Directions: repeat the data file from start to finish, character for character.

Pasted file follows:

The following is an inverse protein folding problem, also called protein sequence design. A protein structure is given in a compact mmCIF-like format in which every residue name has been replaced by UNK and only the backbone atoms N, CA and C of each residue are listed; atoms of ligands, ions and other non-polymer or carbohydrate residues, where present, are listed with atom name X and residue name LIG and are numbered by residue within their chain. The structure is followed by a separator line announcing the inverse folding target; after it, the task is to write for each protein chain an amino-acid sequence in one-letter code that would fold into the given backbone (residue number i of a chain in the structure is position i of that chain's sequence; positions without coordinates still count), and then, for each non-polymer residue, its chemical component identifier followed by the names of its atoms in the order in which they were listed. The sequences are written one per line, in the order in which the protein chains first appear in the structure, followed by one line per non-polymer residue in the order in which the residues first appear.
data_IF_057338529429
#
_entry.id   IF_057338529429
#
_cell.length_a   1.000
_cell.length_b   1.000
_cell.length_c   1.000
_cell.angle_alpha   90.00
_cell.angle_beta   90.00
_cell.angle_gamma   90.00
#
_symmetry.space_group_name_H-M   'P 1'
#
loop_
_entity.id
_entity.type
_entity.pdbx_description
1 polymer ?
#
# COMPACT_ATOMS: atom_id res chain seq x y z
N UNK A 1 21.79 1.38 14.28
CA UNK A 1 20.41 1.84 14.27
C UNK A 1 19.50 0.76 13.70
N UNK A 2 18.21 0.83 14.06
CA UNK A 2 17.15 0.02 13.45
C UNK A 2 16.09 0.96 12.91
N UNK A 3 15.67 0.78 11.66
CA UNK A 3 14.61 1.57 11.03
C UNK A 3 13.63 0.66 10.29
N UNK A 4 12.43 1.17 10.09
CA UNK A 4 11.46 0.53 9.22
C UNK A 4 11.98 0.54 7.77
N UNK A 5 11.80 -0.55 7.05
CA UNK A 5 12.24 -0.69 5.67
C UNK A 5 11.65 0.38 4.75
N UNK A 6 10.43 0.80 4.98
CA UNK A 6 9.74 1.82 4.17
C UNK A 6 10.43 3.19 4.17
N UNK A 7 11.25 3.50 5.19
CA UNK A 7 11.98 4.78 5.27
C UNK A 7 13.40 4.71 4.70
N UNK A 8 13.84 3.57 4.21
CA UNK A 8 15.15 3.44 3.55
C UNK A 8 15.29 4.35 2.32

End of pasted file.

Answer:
The following is an inverse protein folding problem, also called protein sequence design. A protein structure is given in a compact mmCIF-like format in which every residue name has been replaced by UNK and only the backbone atoms N, CA and C of each residue are listed; atoms of ligands, ions and other non-polymer or carbohydrate residues, where present, are listed with atom name X and residue name LIG and are numbered by residue within their chain. The structure is followed by a separator line announcing the inverse folding target; after it, the task is to write for each protein chain an amino-acid sequence in one-letter code that would fold into the given backbone (residue number i of a chain in the structure is position i of that chain's sequence; positions without coordinates still count), and then, for each non-polymer residue, its chemical component identifier followed by the names of its atoms in the order in which they were listed. The sequences are written one per line, in the order in which the protein chains first appear in the structure, followed by one line per non-polymer residue in the order in which the residues first appear.
data_IF_057338529429
#
_entry.id   IF_057338529429
#
_cell.length_a   1.000
_cell.length_b   1.000
_cell.length_c   1.000
_cell.angle_alpha   90.00
_cell.angle_beta   90.00
_cell.angle_gamma   90.00
#
_symmetry.space_group_name_H-M   'P 1'
#
loop_
_entity.id
_entity.type
_entity.pdbx_description
1 polymer ?
#
# COMPACT_ATOMS: atom_id res chain seq x y z
N UNK A 1 21.79 1.38 14.28
CA UNK A 1 20.41 1.84 14.27
C UNK A 1 19.50 0.76 13.70
N UNK A 2 18.21 0.83 14.06
CA UNK A 2 17.15 0.02 13.45
C UNK A 2 16.09 0.96 12.91
N UNK A 3 15.67 0.78 11.66
CA UNK A 3 14.61 1.57 11.03
C UNK A 3 13.63 0.66 10.29
N UNK A 4 12.43 1.17 10.09
CA UNK A 4 11.46 0.53 9.22
C UNK A 4 11.98 0.54 7.77
N UNK A 5 11.80 -0.55 7.05
CA UNK A 5 12.24 -0.69 5.67
C UNK A 5 11.65 0.38 4.75
N UNK A 6 10.43 0.80 4.98
CA UNK A 6 9.74 1.82 4.17
C UNK A 6 10.43 3.19 4.17
N UNK A 7 11.25 3.50 5.19
CA UNK A 7 11.98 4.78 5.27
C UNK A 7 13.40 4.71 4.70
N UNK A 8 13.84 3.57 4.21
CA UNK A 8 15.15 3.44 3.55
C UNK A 8 15.29 4.35 2.32